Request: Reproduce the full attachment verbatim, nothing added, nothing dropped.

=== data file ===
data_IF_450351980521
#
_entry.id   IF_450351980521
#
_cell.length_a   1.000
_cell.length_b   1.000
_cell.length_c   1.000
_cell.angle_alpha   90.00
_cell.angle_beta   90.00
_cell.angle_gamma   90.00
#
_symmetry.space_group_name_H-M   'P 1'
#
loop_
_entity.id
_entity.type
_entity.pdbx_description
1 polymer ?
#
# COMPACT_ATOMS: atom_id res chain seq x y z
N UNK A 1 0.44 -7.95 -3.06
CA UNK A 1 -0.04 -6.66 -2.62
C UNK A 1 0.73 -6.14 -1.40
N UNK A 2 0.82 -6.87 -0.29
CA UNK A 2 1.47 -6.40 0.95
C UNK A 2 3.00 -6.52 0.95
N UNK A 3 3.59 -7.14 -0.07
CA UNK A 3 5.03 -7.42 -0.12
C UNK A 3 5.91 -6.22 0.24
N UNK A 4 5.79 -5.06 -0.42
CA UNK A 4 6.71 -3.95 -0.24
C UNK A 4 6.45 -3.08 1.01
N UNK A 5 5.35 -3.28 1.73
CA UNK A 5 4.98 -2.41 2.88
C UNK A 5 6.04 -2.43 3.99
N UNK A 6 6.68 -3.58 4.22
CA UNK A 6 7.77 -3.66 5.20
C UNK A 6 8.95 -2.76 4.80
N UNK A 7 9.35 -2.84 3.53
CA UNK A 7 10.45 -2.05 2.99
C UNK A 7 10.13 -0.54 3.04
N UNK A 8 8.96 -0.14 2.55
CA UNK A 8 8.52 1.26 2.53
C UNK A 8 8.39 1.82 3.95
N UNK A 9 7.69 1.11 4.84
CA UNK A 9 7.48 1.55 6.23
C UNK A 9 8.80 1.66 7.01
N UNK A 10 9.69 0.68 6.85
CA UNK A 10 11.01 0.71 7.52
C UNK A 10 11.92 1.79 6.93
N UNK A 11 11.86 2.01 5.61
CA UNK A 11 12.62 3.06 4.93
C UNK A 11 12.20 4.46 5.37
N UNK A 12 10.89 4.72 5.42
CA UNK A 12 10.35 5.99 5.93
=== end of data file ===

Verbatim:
data_IF_450351980521
#
_entry.id   IF_450351980521
#
_cell.length_a   1.000
_cell.length_b   1.000
_cell.length_c   1.000
_cell.angle_alpha   90.00
_cell.angle_beta   90.00
_cell.angle_gamma   90.00
#
_symmetry.space_group_name_H-M   'P 1'
#
loop_
_entity.id
_entity.type
_entity.pdbx_description
1 polymer ?
#
# COMPACT_ATOMS: atom_id res chain seq x y z
N UNK A 1 0.44 -7.95 -3.06
CA UNK A 1 -0.04 -6.66 -2.62
C UNK A 1 0.73 -6.14 -1.40
N UNK A 2 0.82 -6.87 -0.29
CA UNK A 2 1.47 -6.40 0.95
C UNK A 2 3.00 -6.52 0.95
N UNK A 3 3.59 -7.14 -0.07
CA UNK A 3 5.03 -7.42 -0.12
C UNK A 3 5.91 -6.22 0.24
N UNK A 4 5.79 -5.06 -0.42
CA UNK A 4 6.71 -3.95 -0.24
C UNK A 4 6.45 -3.08 1.01
N UNK A 5 5.35 -3.28 1.73
CA UNK A 5 4.98 -2.41 2.88
C UNK A 5 6.04 -2.43 3.99
N UNK A 6 6.68 -3.58 4.22
CA UNK A 6 7.77 -3.66 5.20
C UNK A 6 8.95 -2.76 4.80
N UNK A 7 9.35 -2.84 3.53
CA UNK A 7 10.45 -2.05 2.99
C UNK A 7 10.13 -0.54 3.04
N UNK A 8 8.96 -0.14 2.55
CA UNK A 8 8.52 1.26 2.53
C UNK A 8 8.39 1.82 3.95
N UNK A 9 7.69 1.11 4.84
CA UNK A 9 7.48 1.55 6.23
C UNK A 9 8.80 1.66 7.01
N UNK A 10 9.69 0.68 6.85
CA UNK A 10 11.01 0.71 7.52
C UNK A 10 11.92 1.79 6.93
N UNK A 11 11.86 2.01 5.61
CA UNK A 11 12.62 3.06 4.93
C UNK A 11 12.20 4.46 5.37
N UNK A 12 10.89 4.72 5.42
CA UNK A 12 10.35 5.99 5.93